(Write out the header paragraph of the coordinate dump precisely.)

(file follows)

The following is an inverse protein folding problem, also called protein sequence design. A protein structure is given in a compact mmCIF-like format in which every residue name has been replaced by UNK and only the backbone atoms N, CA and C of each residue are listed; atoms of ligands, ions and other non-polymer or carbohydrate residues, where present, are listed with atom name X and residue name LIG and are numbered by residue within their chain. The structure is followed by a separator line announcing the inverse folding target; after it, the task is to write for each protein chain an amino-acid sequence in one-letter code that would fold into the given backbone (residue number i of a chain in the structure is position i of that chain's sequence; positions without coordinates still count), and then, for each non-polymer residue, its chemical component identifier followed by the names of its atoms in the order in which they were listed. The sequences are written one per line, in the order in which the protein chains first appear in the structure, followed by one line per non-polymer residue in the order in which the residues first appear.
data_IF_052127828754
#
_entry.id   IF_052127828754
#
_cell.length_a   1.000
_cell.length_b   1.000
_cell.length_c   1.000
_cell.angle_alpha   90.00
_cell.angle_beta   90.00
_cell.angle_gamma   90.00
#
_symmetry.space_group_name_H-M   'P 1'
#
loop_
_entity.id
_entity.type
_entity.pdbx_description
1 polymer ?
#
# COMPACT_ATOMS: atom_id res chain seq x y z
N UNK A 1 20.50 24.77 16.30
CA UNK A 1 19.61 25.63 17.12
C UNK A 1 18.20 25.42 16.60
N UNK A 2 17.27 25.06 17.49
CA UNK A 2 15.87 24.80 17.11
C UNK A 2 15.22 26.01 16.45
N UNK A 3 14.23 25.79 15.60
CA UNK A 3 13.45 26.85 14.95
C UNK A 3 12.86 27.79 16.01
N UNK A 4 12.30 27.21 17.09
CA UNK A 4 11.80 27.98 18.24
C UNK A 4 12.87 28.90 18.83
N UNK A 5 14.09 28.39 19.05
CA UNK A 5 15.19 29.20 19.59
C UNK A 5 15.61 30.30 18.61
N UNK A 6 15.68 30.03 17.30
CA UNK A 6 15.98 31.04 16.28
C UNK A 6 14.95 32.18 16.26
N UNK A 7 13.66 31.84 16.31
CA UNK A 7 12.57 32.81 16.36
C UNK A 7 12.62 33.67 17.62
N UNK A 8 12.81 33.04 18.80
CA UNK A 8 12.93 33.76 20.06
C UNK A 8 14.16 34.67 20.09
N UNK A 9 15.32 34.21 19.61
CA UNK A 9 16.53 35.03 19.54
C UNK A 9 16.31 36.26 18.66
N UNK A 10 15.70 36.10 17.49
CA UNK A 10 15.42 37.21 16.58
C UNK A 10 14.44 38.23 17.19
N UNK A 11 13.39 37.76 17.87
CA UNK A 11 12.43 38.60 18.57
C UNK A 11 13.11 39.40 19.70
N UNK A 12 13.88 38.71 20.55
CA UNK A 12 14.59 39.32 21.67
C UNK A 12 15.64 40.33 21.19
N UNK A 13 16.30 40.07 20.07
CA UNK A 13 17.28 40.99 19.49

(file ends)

The following is an inverse protein folding problem, also called protein sequence design. A protein structure is given in a compact mmCIF-like format in which every residue name has been replaced by UNK and only the backbone atoms N, CA and C of each residue are listed; atoms of ligands, ions and other non-polymer or carbohydrate residues, where present, are listed with atom name X and residue name LIG and are numbered by residue within their chain. The structure is followed by a separator line announcing the inverse folding target; after it, the task is to write for each protein chain an amino-acid sequence in one-letter code that would fold into the given backbone (residue number i of a chain in the structure is position i of that chain's sequence; positions without coordinates still count), and then, for each non-polymer residue, its chemical component identifier followed by the names of its atoms in the order in which they were listed. The sequences are written one per line, in the order in which the protein chains first appear in the structure, followed by one line per non-polymer residue in the order in which the residues first appear.